The HTC Hermes handset he repaired was a breeze, as it had plenty of space available around the charging port. He said that this allowed him to replace the jack pretty easily, but the HTC Touch Dual was a mess in comparison. He started by removing the old adapter, which was done by cutting it out bit by bit. He says that he did it this way rather than desoldering, due to its proximity to other heat-sensitive components. After some careful soldering under a microscope, everything was back in working order.
While his repairs are not necessarily the things that hacks are made of, the information is still quite helpful. Broken charging ports are extremely common among smart phones, and with plenty of these older models still floating around, his pointers just might help someone save a few bucks on a replacement phone.
This is a custom back plate with induction charging circuitry that [Derek Hughes] build for his HTC HD2 cellphone. When we checked in with him last week he showed us how to add an inductive charger without voiding the warranty but it wasn’t very pretty because the stock back plate blocked the inductive field and couldn’t be used. The solution he came up with will work with any device if you want to put some time into the build.
He took two different aftermarket cases; one fits his cellphone and the other is a BlackBerry case meant for housing a credit card. After cutting a hole in the back of the cellphone case he epoxied the credit card holder in place, smoothed the seam with Bondo, and repainted. Not only does the charger fit in the credit card case, but there’s still room for a credit card. [Derek] also measured the magnetic fields around the circuitry and found they will not damage the magnetic strip on that American Express Black you’ve been keeping on you. In the video after the break he mentions the last step in finishing this case will be to locate a 90-degree USB plug as the current connector is a bit of an eyesore.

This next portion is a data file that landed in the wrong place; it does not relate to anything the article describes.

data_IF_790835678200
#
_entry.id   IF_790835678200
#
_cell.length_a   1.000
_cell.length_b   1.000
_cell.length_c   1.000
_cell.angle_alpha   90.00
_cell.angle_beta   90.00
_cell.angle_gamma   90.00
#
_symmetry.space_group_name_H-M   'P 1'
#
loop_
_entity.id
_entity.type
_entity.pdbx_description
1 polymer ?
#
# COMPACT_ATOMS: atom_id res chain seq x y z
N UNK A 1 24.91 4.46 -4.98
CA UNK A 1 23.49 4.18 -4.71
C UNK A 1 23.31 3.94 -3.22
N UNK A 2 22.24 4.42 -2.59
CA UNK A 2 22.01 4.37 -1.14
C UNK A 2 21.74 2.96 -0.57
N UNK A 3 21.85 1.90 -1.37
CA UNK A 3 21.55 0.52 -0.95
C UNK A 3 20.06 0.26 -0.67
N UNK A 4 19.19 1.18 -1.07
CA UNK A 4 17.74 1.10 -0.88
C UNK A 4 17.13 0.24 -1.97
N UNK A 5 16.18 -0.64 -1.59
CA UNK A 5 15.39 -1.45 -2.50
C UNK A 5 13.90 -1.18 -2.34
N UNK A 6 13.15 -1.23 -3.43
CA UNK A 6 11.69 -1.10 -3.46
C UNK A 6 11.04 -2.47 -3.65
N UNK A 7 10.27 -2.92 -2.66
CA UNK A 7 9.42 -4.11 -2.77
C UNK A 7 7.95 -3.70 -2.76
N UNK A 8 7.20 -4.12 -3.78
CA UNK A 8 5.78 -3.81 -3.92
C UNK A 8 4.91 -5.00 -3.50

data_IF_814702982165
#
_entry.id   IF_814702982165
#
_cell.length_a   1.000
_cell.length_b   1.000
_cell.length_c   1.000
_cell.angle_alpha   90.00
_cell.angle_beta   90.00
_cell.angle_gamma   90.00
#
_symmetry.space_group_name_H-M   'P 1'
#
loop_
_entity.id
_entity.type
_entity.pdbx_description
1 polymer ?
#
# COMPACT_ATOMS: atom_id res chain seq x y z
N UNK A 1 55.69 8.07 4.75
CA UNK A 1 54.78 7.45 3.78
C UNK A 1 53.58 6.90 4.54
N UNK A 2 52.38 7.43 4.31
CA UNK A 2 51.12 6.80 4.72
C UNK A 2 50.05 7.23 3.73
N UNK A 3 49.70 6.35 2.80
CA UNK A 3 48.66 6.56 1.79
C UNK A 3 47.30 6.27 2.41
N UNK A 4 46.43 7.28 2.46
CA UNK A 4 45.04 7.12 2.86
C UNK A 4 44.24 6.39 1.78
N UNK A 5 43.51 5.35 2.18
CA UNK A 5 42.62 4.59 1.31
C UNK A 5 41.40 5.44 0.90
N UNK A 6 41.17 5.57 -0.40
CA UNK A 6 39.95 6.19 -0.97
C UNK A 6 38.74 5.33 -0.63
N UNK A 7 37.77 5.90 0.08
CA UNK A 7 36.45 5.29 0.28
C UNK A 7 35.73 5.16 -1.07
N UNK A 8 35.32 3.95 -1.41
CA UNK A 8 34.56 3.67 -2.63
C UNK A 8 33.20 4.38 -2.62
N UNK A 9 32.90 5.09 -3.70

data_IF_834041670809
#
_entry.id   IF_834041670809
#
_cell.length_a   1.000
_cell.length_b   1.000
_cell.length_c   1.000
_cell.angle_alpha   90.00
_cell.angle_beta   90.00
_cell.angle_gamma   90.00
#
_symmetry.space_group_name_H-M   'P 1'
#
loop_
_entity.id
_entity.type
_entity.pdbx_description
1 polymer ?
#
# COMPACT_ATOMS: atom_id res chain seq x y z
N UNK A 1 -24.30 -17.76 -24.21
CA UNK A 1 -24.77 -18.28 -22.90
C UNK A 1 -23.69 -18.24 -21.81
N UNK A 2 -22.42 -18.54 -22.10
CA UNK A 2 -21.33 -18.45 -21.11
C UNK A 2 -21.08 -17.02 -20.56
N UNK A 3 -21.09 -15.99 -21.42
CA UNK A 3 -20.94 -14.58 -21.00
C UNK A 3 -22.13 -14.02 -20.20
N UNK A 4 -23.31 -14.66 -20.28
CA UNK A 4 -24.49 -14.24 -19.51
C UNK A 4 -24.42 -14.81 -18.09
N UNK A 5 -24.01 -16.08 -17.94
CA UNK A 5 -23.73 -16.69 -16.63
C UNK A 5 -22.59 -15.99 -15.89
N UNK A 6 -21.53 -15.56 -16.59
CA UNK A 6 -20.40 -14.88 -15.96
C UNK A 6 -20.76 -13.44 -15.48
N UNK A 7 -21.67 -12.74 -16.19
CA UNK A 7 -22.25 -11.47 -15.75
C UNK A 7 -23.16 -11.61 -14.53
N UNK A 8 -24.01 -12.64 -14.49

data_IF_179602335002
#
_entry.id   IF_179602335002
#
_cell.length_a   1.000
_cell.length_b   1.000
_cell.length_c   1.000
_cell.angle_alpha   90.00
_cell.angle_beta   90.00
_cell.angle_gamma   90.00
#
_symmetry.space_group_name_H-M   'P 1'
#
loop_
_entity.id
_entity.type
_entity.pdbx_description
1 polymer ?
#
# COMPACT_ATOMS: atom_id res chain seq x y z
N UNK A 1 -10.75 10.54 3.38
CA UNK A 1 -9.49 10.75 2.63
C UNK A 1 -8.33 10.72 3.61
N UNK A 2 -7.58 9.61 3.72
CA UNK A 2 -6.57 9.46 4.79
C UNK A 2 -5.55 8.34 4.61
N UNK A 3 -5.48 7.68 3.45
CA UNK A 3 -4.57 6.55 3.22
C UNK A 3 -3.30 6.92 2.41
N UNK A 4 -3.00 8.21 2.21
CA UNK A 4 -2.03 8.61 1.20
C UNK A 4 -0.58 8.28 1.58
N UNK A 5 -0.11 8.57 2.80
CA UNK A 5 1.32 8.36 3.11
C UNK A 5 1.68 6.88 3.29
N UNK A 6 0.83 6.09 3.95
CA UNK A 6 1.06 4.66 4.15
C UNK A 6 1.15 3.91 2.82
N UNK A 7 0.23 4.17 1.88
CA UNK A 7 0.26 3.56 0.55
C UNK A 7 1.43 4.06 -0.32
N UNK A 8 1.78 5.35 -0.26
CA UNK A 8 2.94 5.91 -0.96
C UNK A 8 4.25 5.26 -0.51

[Derek Hughes] wanted to use inductive charging on his cellphone without voiding the warranty. He picked up a Pixi charging backplate meant for a Palm Pre and scavenged the coil and regulator circuitry from it. To make the electrical connection with his HTC HD2 he removed the mini-USB plug from a charging cable and connected it with 30 gauge wire. The whole package will fit beneath the back plate for use with a Touchstone charger (as we’ve seen with the HTC Evo) but there was one problem. The metal backplate from the HD2 interferes with the inductive charging. For now he’s using tape to hold everything together while searching for a plastic case replacement.
He walks you through the hack in the video after the break. We’re usually not worried about voiding warranties, but a phone like this takes a lot of abuse and having warranty protection or even a service agreement isn’t a bad idea. Continue reading “Inductive cellphone charging without voiding warranty”
[Danny] added wireless charging to his HTC Evo. The hard work was already done for him by Palm, it was just a matter of adding that hardware to his phone. A Touchstone induction charging kit for the Palm Pre will cost you just over $40 for the base station and a replacement back cover. [Danny’s] method removes the induction coil from that cover a relocates inside the case of the Evo. He routes two wires around the battery and solders them to positive and ground connections on the board. Once it’s back together the device draws power without any wires.